Central sensitization has been demonstrated in MPS, manifesting as expanded referred pain zones, allodynia, and temporal summation to repeated stimuli. Enhanced nociceptive input from muscle and fascia results in hyperexcitability of dorsal horn neurons via activation of NMDA and metabotropic glutamate receptors.

Loss of inhibitory interneuron function also contributes. This central amplification helps explain the spread and persistence of pain beyond the initial peripheral insult. Reduced descending inhibition from periaqueductal gray and rostroventral medulla may further disinhibit spinal transmission.

Other factors

Other factors probably contribute in a subset of MPS patients. Spinal cord neuromodulation from dorsal root reflexes may be involved. Small fiber neuropathy has been observed in some cases. Positional nerve compromise or mechanical neural provocation could play a role.

Genome-wide association studies have linked HLA markers to chronic muscle pain. Much remains to be elucidated regarding contributors to MPS pathophysiology and how they interrelate. An integrated perspective incorporating neural, fascial, and psychosocial components will be needed.

Clinical Manifestations

  • Pain (aching, burning, stabbing, numbness) that is induced by cold, fatigue, or muscle overload and relieved by heat or mild activity
  • Stiffness, weakness, reduced muscle endurance and coordination
  • Referred pain and tenderness at myofascial trigger points
  • Local twitch response at trigger points
  • Restricted range of motion
  • Autonomic features like sweating, pallor, and hair changes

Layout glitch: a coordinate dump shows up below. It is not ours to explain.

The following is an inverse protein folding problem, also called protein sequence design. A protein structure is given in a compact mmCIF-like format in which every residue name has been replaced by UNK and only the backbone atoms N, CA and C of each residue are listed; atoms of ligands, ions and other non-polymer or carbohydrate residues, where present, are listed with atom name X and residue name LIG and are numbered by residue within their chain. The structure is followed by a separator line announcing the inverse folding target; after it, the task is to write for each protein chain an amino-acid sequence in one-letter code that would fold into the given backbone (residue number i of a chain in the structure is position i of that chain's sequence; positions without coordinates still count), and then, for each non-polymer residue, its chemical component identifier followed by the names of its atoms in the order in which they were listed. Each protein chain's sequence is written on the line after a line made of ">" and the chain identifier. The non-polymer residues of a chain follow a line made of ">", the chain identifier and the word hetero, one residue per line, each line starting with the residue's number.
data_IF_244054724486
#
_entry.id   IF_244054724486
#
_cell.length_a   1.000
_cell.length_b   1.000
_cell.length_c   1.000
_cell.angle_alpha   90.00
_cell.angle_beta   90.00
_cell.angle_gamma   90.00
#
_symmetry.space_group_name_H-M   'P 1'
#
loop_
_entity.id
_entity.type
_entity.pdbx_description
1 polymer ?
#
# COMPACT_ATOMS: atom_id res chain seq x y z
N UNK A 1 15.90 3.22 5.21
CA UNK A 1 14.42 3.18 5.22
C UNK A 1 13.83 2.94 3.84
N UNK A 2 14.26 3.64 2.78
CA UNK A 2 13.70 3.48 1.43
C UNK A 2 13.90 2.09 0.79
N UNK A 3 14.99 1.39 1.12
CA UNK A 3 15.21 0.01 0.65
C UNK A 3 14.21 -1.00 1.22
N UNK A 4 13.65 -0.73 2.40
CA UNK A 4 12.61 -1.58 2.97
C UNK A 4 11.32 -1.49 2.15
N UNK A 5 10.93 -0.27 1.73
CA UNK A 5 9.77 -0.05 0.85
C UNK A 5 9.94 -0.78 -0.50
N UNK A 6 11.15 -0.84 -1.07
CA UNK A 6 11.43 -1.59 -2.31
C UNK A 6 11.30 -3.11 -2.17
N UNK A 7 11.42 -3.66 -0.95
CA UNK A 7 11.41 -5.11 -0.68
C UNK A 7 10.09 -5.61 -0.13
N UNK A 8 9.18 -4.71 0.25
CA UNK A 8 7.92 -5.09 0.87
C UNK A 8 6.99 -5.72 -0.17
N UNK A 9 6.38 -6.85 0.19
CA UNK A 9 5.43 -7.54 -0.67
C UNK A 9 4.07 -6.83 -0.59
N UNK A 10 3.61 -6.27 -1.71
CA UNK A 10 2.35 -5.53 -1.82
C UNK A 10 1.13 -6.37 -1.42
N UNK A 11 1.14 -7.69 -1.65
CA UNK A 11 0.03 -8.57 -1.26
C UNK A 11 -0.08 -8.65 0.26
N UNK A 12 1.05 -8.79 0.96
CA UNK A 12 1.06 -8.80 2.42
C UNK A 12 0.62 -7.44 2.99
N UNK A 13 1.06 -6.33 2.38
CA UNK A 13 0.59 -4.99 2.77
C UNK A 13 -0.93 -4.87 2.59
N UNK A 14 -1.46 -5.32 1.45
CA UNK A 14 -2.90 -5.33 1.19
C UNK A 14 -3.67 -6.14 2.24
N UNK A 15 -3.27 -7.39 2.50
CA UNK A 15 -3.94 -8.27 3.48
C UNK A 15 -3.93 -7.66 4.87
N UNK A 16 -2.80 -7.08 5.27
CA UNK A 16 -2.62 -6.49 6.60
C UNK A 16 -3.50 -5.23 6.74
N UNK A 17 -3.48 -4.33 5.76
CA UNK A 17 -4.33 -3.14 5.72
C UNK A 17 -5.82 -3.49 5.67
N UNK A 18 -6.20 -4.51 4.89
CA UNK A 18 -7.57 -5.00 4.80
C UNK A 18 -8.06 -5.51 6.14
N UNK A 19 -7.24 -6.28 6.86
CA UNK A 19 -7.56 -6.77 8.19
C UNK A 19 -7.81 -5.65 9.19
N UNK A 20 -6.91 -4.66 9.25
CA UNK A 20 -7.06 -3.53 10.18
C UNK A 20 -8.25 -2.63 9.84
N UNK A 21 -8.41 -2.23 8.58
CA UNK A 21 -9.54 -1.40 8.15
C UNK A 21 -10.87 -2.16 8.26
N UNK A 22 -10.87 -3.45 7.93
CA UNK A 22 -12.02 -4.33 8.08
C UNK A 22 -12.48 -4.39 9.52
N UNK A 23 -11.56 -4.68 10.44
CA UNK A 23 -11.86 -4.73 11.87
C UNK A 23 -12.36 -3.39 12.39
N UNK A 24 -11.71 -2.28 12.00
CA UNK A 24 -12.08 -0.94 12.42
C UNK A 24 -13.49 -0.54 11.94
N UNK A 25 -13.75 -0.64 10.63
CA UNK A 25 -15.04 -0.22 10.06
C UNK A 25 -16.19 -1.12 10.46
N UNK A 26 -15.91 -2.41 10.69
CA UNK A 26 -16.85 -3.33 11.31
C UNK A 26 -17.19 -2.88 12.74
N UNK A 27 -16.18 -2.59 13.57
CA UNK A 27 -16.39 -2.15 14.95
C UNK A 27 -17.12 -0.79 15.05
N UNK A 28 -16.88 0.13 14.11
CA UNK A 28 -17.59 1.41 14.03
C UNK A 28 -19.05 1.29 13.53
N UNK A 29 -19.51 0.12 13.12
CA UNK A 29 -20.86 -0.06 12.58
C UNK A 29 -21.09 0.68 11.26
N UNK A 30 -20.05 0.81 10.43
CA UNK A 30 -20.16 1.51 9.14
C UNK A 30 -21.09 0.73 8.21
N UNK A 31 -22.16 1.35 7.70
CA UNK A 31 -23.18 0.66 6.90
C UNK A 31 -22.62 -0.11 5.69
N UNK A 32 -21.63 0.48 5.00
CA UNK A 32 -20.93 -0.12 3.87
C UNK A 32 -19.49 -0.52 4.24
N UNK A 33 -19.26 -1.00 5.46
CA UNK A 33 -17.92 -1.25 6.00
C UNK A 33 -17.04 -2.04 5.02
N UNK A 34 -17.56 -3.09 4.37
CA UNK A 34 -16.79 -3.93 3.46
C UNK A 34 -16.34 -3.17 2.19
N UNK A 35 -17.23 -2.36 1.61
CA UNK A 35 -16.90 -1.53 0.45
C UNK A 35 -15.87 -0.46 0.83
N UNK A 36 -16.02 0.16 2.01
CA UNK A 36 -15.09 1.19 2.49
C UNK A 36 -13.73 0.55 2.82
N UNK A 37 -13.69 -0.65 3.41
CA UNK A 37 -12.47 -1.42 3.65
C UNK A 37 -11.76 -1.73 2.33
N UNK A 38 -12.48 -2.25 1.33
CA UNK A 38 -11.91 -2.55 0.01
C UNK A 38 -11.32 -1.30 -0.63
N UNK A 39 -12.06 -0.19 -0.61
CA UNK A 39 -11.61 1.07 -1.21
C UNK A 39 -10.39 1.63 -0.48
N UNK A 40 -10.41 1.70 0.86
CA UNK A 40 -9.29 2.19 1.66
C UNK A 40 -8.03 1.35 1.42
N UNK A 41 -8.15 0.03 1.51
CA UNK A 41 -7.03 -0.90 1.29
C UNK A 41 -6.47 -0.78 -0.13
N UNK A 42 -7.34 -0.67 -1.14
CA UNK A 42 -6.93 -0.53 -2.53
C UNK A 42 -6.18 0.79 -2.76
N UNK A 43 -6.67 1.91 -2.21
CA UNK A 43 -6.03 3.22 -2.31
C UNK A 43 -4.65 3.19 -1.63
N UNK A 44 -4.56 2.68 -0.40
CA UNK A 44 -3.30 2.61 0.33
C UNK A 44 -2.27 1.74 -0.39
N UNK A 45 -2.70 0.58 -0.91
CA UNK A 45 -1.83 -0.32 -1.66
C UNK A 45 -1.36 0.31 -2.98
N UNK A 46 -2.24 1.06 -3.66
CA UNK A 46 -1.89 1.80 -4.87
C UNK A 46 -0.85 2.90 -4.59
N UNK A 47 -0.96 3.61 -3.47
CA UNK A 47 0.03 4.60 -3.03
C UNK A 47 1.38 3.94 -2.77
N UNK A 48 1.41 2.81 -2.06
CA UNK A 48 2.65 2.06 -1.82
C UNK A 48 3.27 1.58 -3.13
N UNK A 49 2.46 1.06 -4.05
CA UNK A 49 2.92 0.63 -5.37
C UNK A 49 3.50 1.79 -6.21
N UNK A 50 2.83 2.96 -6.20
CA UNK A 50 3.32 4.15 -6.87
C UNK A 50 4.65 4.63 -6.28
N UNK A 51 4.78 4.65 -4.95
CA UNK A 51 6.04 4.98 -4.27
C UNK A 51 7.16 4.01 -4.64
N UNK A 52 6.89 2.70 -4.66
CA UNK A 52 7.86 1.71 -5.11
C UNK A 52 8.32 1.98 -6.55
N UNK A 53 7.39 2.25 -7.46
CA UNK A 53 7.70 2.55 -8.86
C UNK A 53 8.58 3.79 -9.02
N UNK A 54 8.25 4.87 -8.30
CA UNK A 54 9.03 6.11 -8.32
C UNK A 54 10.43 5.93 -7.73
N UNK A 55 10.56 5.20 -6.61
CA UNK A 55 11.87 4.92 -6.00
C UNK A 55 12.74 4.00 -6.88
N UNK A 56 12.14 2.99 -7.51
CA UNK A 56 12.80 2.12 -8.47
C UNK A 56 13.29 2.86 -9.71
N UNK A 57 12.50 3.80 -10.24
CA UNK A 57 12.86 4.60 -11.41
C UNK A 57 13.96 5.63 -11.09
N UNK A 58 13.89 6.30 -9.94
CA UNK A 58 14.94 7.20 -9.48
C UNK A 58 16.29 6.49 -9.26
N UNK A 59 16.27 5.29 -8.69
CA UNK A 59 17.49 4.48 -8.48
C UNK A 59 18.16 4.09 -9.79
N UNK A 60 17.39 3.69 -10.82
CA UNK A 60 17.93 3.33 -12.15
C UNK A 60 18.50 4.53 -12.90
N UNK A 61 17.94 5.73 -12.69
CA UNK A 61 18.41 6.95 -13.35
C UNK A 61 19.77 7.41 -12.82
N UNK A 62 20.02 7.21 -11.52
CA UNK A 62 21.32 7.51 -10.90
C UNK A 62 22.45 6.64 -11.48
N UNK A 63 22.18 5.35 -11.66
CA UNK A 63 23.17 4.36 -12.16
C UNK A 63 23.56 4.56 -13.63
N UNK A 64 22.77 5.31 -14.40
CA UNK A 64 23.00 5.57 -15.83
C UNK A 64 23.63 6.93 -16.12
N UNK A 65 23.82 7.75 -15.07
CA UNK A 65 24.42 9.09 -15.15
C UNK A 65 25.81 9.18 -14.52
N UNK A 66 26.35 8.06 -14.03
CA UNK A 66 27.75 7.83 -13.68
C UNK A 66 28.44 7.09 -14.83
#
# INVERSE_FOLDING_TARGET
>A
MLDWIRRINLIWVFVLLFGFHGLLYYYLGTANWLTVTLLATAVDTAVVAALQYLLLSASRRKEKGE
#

Diagnostic Criteria

  1. Relevant medical history and precipitating factors
  2. Characteristic symptoms (pain, stiffness, limited mobility)
  3. Signs on examination including restricted movement, trigger points, and local tenderness
  4. Imaging and electromyography may assist diagnosis

Treatment Recommendations

  • Patient education on causes, management, and prognosis
  • Identification and elimination of contributing factors
  • Physical therapy including stretching, massage, and thermal modalities
  • Pharmacological therapy with NSAIDs, muscle relaxants, antidepressants
  • Trigger point needling and injection techniques
  • Pulsed radiofrequency treatment
  • Psychological counseling and pain management education


MPS is a common cause of musculoskeletal pain that is often under-recognized. This Chinese expert consensus provides evidence-based recommendations on the diagnosis and management of Myofascial pain syndrome to guide clinical practice. Key highlights include the role of physical examination in diagnosis, multimodal treatment approaches, and need to address psychosocial factors. Further research is needed to better understand MPS pathophysiology and refine diagnostic criteria.


This expert consensus provides a comprehensive overview of the current state of knowledge on MPS and offers practical clinical recommendations based on evidence appraisal. The diagnostic criteria emphasize detailed history and physical examination, which reflects the lack of definitive laboratory or imaging findings for Myofascial pain syndrome.